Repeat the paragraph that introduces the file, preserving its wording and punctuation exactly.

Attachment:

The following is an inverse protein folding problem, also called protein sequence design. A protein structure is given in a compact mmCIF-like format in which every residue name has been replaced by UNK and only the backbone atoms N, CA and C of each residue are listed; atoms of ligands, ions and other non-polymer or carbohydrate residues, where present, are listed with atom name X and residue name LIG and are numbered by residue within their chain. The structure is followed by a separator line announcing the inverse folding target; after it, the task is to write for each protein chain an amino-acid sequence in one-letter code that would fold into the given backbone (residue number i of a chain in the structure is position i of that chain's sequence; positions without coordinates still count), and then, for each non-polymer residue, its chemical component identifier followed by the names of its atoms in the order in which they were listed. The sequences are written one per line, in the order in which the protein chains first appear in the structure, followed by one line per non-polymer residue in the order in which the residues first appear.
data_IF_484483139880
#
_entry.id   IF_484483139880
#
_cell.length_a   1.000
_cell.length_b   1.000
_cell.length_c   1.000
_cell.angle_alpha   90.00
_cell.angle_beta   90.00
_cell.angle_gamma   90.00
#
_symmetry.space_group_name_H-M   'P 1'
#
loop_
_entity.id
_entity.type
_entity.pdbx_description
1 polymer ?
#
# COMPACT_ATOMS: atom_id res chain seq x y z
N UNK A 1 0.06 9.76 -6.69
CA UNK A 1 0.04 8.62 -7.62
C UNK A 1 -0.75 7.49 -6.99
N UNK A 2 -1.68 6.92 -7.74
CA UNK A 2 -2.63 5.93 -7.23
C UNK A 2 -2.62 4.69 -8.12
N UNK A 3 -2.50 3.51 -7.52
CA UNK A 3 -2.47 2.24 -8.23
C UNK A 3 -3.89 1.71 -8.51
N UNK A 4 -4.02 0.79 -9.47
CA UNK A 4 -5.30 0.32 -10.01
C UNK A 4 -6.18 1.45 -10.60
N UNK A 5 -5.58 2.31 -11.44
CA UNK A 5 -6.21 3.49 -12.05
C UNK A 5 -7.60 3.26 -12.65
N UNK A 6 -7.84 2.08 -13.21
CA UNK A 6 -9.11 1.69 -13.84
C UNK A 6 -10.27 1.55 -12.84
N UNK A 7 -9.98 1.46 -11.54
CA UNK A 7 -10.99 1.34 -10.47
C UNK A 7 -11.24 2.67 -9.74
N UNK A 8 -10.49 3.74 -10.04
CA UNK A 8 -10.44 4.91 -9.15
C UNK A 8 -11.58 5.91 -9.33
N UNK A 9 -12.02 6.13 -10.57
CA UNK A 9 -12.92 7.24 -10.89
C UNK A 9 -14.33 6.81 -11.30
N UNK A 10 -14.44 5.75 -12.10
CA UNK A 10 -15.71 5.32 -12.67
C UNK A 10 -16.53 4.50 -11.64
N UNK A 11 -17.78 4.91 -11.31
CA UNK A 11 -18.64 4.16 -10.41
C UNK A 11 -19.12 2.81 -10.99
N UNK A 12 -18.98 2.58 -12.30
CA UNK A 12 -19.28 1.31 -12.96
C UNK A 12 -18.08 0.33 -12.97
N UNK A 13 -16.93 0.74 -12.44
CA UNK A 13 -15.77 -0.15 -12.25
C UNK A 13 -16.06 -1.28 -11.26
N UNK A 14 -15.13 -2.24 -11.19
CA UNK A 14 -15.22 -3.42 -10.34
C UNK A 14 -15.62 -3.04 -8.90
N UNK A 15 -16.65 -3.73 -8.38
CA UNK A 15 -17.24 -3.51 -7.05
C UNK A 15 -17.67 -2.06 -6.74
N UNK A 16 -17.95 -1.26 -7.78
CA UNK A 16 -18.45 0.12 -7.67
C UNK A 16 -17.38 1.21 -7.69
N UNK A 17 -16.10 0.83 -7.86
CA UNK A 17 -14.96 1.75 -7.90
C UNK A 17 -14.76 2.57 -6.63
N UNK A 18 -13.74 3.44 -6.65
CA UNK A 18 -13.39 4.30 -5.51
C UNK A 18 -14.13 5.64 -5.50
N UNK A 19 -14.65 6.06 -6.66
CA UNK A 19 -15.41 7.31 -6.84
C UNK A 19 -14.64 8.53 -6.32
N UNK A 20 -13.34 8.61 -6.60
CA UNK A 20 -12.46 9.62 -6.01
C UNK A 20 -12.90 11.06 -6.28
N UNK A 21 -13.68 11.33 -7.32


The following is an inverse protein folding problem, also called protein sequence design. A protein structure is given in a compact mmCIF-like format in which every residue name has been replaced by UNK and only the backbone atoms N, CA and C of each residue are listed; atoms of ligands, ions and other non-polymer or carbohydrate residues, where present, are listed with atom name X and residue name LIG and are numbered by residue within their chain. The structure is followed by a separator line announcing the inverse folding target; after it, the task is to write for each protein chain an amino-acid sequence in one-letter code that would fold into the given backbone (residue number i of a chain in the structure is position i of that chain's sequence; positions without coordinates still count), and then, for each non-polymer residue, its chemical component identifier followed by the names of its atoms in the order in which they were listed. The sequences are written one per line, in the order in which the protein chains first appear in the structure, followed by one line per non-polymer residue in the order in which the residues first appear.